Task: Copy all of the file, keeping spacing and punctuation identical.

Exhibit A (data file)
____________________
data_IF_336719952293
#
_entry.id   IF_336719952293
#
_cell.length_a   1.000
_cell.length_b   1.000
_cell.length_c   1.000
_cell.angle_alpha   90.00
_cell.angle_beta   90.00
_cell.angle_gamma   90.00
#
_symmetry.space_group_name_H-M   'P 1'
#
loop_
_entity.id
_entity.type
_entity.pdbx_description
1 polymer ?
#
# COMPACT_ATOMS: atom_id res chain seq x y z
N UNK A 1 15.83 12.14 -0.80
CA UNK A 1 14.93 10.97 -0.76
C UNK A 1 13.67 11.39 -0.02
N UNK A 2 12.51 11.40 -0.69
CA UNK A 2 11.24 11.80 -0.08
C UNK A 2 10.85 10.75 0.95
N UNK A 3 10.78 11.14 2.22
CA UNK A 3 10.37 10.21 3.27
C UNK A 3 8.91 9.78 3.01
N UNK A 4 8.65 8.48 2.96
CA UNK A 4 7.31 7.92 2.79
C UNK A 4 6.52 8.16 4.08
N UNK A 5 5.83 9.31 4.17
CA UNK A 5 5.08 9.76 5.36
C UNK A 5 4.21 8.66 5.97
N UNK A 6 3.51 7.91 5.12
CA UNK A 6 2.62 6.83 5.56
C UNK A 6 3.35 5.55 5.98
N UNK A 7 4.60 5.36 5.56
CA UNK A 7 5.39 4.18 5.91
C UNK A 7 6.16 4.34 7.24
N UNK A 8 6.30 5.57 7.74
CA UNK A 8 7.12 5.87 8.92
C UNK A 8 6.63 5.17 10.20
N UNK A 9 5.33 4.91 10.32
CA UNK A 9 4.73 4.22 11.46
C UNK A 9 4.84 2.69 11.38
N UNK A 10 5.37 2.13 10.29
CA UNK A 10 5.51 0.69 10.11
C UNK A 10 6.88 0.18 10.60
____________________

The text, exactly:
data_IF_336719952293
#
_entry.id   IF_336719952293
#
_cell.length_a   1.000
_cell.length_b   1.000
_cell.length_c   1.000
_cell.angle_alpha   90.00
_cell.angle_beta   90.00
_cell.angle_gamma   90.00
#
_symmetry.space_group_name_H-M   'P 1'
#
loop_
_entity.id
_entity.type
_entity.pdbx_description
1 polymer ?
#
# COMPACT_ATOMS: atom_id res chain seq x y z
N UNK A 1 15.83 12.14 -0.80
CA UNK A 1 14.93 10.97 -0.76
C UNK A 1 13.67 11.39 -0.02
N UNK A 2 12.51 11.40 -0.69
CA UNK A 2 11.24 11.80 -0.08
C UNK A 2 10.85 10.75 0.95
N UNK A 3 10.78 11.14 2.22
CA UNK A 3 10.37 10.21 3.27
C UNK A 3 8.91 9.78 3.01
N UNK A 4 8.65 8.48 2.96
CA UNK A 4 7.31 7.92 2.79
C UNK A 4 6.52 8.16 4.08
N UNK A 5 5.83 9.31 4.17
CA UNK A 5 5.08 9.76 5.36
C UNK A 5 4.21 8.66 5.97
N UNK A 6 3.51 7.91 5.12
CA UNK A 6 2.62 6.83 5.56
C UNK A 6 3.35 5.55 5.98
N UNK A 7 4.60 5.36 5.56
CA UNK A 7 5.39 4.18 5.91
C UNK A 7 6.16 4.34 7.24
N UNK A 8 6.30 5.57 7.74
CA UNK A 8 7.12 5.87 8.92
C UNK A 8 6.63 5.17 10.20
N UNK A 9 5.33 4.91 10.32
CA UNK A 9 4.73 4.22 11.46
C UNK A 9 4.84 2.69 11.38
N UNK A 10 5.37 2.13 10.29
CA UNK A 10 5.51 0.69 10.11
C UNK A 10 6.88 0.18 10.60